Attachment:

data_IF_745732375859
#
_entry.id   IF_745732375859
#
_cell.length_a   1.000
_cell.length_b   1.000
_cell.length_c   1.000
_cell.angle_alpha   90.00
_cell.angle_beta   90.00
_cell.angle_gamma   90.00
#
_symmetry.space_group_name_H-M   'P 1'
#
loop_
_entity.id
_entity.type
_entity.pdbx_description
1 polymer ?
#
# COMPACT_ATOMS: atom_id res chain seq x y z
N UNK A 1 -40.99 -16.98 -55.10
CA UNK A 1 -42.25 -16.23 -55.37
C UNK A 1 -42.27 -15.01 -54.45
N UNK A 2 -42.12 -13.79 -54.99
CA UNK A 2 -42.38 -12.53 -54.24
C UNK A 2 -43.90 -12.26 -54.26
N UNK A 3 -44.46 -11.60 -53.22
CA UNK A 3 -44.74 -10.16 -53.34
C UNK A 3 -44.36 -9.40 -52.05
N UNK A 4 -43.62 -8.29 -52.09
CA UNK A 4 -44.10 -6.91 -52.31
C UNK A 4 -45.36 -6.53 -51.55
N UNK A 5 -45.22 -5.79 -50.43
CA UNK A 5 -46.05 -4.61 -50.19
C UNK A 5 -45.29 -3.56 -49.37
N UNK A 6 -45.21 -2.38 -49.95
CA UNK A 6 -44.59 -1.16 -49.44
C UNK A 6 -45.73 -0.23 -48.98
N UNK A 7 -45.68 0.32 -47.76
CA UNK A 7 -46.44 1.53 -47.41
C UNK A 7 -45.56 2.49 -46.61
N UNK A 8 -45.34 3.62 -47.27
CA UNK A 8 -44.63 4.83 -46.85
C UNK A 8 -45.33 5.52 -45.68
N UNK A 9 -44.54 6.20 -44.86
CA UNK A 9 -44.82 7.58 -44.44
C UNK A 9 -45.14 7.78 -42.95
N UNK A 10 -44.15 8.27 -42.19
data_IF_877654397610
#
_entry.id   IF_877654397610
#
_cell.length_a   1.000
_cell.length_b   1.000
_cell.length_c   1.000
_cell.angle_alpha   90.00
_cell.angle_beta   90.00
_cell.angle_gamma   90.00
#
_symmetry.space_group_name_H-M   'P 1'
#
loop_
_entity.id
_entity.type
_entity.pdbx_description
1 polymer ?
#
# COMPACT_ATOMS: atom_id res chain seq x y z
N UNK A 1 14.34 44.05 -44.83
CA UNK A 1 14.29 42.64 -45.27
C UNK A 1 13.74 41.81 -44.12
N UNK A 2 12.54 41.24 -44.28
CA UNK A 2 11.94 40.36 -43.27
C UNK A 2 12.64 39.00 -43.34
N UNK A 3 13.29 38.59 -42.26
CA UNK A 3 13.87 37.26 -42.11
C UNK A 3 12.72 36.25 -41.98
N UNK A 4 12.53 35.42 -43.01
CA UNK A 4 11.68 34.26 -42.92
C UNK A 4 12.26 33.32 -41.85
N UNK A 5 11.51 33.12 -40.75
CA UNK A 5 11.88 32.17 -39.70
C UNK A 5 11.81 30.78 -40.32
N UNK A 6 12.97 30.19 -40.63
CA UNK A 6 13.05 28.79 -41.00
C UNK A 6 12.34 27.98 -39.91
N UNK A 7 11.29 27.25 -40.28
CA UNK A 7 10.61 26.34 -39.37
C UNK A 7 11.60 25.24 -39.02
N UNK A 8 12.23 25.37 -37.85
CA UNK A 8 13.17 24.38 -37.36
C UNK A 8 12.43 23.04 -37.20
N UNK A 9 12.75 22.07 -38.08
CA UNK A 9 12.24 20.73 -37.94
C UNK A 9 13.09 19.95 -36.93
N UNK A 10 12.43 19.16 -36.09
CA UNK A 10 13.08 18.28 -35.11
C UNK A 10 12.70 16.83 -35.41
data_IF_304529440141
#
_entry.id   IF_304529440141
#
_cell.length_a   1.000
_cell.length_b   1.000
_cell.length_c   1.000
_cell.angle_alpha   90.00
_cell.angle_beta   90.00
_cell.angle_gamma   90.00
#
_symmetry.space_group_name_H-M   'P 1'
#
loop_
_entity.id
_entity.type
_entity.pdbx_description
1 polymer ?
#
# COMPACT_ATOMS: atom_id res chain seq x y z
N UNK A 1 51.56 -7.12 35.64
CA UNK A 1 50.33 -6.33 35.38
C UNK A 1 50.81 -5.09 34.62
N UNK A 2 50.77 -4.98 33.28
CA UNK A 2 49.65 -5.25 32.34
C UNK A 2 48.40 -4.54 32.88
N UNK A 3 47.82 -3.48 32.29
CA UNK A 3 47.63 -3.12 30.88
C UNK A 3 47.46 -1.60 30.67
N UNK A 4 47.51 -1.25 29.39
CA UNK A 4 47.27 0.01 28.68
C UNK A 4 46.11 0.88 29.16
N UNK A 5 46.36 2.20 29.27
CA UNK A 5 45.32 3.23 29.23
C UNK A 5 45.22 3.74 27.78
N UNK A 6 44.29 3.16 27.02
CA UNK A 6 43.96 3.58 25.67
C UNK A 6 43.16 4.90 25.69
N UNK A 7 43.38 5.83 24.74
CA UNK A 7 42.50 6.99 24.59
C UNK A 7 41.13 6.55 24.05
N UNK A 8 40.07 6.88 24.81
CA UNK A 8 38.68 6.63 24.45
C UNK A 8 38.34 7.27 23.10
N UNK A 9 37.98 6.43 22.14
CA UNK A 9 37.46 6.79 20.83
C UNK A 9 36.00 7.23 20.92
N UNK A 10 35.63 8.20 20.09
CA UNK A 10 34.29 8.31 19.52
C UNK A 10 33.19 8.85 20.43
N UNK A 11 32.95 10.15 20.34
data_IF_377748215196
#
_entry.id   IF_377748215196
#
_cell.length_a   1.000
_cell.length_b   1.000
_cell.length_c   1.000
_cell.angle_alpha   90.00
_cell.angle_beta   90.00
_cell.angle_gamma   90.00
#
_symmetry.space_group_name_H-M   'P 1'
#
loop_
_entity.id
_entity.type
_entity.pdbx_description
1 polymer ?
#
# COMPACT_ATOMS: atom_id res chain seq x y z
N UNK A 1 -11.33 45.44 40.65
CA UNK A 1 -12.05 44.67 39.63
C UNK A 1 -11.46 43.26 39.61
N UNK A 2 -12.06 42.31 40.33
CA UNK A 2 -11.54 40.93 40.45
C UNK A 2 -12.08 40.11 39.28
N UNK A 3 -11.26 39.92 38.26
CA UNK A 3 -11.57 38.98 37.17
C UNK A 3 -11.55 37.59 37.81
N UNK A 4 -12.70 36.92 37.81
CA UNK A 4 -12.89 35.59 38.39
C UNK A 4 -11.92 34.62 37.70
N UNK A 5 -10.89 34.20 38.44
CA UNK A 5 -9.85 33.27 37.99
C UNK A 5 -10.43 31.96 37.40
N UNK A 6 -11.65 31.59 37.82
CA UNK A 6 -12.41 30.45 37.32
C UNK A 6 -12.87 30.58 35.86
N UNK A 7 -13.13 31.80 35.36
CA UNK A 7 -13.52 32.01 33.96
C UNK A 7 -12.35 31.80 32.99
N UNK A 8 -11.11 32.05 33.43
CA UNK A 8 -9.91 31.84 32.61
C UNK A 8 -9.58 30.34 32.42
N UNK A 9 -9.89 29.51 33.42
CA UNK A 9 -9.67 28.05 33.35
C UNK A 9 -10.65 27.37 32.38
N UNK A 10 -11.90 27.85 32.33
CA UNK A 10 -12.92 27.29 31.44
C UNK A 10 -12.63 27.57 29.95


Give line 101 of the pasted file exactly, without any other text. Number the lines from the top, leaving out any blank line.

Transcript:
_entry.id   IF_304529440141